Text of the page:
The Red Cross used 25 percent, or almost $125 million, of their donations for Haiti to sort out internal issues, according to NPR, although the official Red Cross website states: “. . . An average of 91 cents of every dollar the Red Cross spends is invested in our humanitarian services and programs.”

Many plasma companies sell their plasma also, but they pay their donors with prepaid Visa cards. “. . . The base rate is about $65 a week for two visits at about an hour,” said Samantha Fredricks, former employee at BioLife Plasma Services in Janesville.

General Manager Pam Thompson from BioLife Plasma Services in Janesville declined to answer questions and would provide “no specific details about where (their) plasma goes.”

Robert Mitchell, director of marketing and corporate communication with CSL Plasma, said CSL Plasma does not sell the plasma it collects. “It is used by our parent company, CSL Behring, to manufacture drugs that cannot be made from any other source.

“We are using the plasma from our donors to purify antibodies and other specific proteins that are used to treat rare, debilitating diseases like immune deficiency, hemophilia, and also for burn victims and in surgical procedures. In contrast, blood banks like Red Cross and community blood centers sell the whole blood and other cellular products to the local hospitals…”

Mitchell said CSL Plasma’s parent company does sell the finished pharmaceuticals to distributors and hospitals.

The plasma industry has been criticized. “I think some people have a stigma against donating plasma (and think) that it’s for drug users to get money, and poor people, which isn’t the case,” said Fredricks. “BioLife is in the business of saving people’s lives, and they truly do. It’s a wonderful thing people do, and, yeah, they get a little something in return.”

The compensation for plasma isn’t meant to deter donors who might think plasma donating is shady. “The demands for blood and plasma are very different and cannot be described in a simple comparison,” said Mitchell. “Blood demand has decreased in the U.S. and Europe over the last several years because of advances in surgery techniques that are less invasive and require fewer units for transfusion.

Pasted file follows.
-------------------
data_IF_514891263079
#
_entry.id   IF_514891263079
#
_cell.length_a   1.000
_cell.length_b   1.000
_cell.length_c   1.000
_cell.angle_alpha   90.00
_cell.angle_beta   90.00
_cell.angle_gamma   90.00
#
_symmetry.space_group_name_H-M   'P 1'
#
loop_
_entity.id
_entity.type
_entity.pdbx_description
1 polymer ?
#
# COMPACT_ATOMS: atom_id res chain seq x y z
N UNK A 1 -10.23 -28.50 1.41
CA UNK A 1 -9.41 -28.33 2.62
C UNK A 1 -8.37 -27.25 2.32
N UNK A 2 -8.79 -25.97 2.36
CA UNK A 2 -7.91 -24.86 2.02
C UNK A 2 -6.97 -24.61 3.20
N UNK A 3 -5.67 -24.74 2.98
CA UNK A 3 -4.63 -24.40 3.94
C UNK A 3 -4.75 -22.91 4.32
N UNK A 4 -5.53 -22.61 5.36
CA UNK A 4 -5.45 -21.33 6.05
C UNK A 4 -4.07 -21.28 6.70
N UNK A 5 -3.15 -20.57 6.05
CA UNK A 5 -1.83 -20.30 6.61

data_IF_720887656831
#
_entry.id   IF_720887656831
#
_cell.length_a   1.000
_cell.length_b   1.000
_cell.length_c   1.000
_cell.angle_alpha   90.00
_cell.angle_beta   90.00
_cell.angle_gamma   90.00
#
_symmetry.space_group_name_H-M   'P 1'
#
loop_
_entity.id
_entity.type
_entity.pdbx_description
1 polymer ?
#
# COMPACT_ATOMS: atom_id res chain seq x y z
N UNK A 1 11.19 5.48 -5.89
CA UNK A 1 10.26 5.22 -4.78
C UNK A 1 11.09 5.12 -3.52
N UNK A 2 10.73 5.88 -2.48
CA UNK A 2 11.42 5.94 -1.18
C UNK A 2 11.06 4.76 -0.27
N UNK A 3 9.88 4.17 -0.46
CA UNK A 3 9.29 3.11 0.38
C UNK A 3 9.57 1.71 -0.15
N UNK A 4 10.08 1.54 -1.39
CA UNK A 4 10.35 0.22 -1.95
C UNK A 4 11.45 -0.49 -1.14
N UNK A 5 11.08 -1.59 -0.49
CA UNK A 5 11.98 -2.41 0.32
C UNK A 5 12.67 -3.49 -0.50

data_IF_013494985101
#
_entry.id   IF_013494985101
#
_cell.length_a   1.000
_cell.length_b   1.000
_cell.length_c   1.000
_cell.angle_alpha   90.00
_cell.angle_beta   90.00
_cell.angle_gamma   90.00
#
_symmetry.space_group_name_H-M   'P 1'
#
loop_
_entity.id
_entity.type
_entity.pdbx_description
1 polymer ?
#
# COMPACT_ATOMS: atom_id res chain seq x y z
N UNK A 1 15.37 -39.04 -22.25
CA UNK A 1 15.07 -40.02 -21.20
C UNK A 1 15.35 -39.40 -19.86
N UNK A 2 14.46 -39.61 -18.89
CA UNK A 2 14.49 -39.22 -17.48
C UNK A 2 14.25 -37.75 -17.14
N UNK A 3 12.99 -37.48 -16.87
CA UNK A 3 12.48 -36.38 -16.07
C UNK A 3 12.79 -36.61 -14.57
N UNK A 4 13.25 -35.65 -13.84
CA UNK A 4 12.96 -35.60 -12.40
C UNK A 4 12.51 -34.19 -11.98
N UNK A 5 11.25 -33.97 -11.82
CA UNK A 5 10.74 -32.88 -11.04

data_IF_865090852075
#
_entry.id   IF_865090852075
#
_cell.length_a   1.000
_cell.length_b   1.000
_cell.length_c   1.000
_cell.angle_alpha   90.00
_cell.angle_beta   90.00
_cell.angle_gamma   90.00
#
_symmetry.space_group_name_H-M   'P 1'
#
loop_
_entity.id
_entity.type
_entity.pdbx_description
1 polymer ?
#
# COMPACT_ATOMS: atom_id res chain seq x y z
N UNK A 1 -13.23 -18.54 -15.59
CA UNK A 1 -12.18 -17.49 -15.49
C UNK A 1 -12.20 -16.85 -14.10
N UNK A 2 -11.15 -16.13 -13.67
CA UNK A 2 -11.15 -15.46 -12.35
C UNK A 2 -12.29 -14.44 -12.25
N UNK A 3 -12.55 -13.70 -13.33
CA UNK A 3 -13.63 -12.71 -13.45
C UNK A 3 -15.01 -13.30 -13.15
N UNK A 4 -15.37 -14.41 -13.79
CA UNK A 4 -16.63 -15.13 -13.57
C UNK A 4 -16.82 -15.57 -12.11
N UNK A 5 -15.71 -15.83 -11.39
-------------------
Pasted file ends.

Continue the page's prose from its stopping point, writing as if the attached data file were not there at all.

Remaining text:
“The demand for plasma for manufacturing into pharmaceutical products has increased as new treatments are developed and as more patients with rare diseases are diagnosed around the world. The patient’s needs for life saving treatments are what drive the demand for plasma.”

People say the money may lead to donors lying about their health. A former long-time donor at Interstate Blood & Plasma in Madison said he lied about using pot, but claimed he did not lie about other drug use.

Dishonesty may still be prevalent. “This is monitored by the vigilance of the medical staff and the other staff,” said Mitchell. “Staff are trained to pick up on any sign of a problem or change in medical condition and report it to medical staff on site to investigate.”

The plasma industry takes safety very seriously and tests hematocrit and protein levels each time, he said. At the first donation and then every four months, donors are tested for syphilis. “Infectious disease tests are performed for safety of the product,” said Mitchell.  “. . . If there is any concern about the donor’s ability to participate safely, the donor is deferred.”